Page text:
Book #61 of 2017 was a short one, Chimamanda Ngozi Adichie's We Should All Be Feminists. This is adapted from her TED Talk and is a quick, entertaining read.
Book #62 was The Return of the Prodigal Son: A Story of Homecoming, by Henri Nouwen. So, so good. I know I will reread this many times. Some tastes:
"The finding has the losing in the background, the returning has the leaving under its cloak. Looking at the tender and joy-filled return, I have to dare to taste the sorrowful events that preceded it. Only when I have the courage to explore in depth what it means to leave home, can I come to a true understanding of the return."
"I leave home every time I lose faith in the voice that calls me the Beloved and follow the voices that offer a great variety of ways to win the love I so much desire."
"The leap of faith always means loving without expecting to be loved in return, giving without wanting to receive, inviting without hoping to be invited, holding without asking to be held."
Book #63 was A Thread of Grace, by Mary Doria Russell. I read this because earlier in the summer I had been so blown away by Russell's novels The Sparrow and The Children of God, reviewed in this post. This one was very different. It's about Italy during World War II, after Mussolini surrenders and the Germans take over. I was reading this while Nazis were in the news, the modern variety who think it's fun and cool to be fascists and white supremacists and wear swastikas. It was a strange and jarring feeling to revisit the horrors of WWII Nazism with that backdrop. Like the other Russell books I'd read, this one is full of moral ambiguity, human beings doing their best, and wonderful relationships.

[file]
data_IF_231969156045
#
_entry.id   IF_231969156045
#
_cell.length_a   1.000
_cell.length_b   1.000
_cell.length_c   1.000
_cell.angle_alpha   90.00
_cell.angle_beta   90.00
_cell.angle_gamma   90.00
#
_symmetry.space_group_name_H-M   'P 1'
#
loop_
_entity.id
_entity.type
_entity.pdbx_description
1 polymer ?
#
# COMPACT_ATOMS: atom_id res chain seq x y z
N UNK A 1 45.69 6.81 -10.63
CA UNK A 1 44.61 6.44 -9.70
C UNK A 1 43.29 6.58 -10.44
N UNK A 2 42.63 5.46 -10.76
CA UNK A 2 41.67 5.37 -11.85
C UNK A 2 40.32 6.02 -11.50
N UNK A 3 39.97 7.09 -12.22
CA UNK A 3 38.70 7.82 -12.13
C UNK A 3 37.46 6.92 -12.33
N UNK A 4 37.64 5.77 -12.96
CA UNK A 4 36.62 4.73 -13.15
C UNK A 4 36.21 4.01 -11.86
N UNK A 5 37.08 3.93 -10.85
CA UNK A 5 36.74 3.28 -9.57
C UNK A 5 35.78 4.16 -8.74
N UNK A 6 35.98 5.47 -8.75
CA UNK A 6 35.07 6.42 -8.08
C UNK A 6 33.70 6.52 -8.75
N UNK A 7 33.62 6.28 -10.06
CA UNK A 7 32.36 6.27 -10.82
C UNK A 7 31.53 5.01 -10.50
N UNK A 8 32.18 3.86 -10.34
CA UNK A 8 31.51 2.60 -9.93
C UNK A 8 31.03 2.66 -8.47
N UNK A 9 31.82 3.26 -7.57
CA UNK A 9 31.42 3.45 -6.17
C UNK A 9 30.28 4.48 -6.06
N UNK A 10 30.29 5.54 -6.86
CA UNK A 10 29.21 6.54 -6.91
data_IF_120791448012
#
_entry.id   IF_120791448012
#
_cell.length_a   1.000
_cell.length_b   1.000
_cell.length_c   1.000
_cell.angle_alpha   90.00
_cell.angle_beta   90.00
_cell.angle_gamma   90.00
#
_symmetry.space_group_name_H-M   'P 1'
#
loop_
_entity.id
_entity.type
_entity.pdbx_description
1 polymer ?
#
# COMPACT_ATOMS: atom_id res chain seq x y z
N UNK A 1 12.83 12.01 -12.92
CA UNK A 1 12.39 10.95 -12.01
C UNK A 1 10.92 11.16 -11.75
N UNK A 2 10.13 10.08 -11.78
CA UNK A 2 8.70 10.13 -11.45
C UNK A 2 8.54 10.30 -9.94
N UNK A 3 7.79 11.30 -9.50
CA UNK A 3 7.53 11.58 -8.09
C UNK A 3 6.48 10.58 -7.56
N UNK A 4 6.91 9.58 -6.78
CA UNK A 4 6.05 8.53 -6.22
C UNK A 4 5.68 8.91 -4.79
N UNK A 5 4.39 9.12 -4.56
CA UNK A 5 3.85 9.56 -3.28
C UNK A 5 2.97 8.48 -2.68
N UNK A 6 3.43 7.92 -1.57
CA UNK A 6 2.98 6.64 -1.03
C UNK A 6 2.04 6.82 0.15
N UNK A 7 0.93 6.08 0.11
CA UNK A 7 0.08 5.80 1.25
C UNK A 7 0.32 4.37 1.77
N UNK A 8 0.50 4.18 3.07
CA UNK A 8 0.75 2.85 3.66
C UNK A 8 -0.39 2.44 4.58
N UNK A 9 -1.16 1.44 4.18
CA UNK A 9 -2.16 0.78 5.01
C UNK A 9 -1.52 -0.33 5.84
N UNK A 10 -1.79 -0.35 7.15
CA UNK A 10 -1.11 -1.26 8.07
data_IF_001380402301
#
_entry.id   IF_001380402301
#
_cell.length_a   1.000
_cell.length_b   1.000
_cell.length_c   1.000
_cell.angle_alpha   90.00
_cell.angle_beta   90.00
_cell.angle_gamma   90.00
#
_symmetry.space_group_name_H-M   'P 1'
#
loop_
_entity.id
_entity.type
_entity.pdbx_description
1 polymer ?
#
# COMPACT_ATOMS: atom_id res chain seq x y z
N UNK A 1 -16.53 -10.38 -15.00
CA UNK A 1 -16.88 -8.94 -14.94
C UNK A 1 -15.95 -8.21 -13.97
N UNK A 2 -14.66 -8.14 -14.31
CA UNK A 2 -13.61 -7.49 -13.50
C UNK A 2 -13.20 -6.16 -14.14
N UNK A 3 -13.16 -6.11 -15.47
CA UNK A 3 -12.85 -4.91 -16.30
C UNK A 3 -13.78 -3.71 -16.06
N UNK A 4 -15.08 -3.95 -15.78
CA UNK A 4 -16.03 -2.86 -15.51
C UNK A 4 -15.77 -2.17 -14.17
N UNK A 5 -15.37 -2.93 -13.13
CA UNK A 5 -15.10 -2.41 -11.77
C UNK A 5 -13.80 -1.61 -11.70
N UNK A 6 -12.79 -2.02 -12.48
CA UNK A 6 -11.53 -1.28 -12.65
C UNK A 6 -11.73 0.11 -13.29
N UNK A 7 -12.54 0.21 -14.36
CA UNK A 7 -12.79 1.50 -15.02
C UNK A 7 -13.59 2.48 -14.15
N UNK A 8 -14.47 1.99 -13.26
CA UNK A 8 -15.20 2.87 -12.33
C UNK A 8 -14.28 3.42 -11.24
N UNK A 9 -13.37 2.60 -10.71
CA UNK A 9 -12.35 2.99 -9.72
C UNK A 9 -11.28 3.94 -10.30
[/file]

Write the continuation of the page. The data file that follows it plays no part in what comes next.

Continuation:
Book #64 was The Brutal Telling, by Louise Penny. I am reading my way through these Inspector Gamache novels as they become available to download from the library. I thought this one was the best so far, and I'm glad I didn't give up on the series before now.
Book #65 was Sisterhood Everlasting, the fifth in the Sisterhood of the Traveling Pants series, by Ann Brashares. This came out in 2011 but I only recently found out about it. It takes place ten years after the fourth book, so the friends are 29 years old. It's perhaps not the most realistic of conclusions to the series, but realism isn't why we read books like this. I'm a little embarrassed by how much I loved this paean to friendship that endures against all odds.
Book #66 was In this House of Brede, by Rumer Godden. I read this years ago, maybe even in high school, and I enjoyed it even more this time. I also found out there's a made-for-TV movie available on YouTube, so I watched it. It was not anywhere near as good as the book, with its trademark complex Rumer Godden prose. The book came out in 1969, and it's the story of Philippa Talbot, a successful professional in her forties, who decides to become a Benedictine nun.
Book #67 was The Underground Railroad, by Colson Whitehead. This was a horrifying and affecting book, full of gut-wrenching details about what it was like to be a slave, but I don't understand what was gained by the fantasy conception of the Underground Railroad as a real railroad with trains and tunnels.
This post is linked to the September Quick Lit post at Modern Mrs. Darcy.
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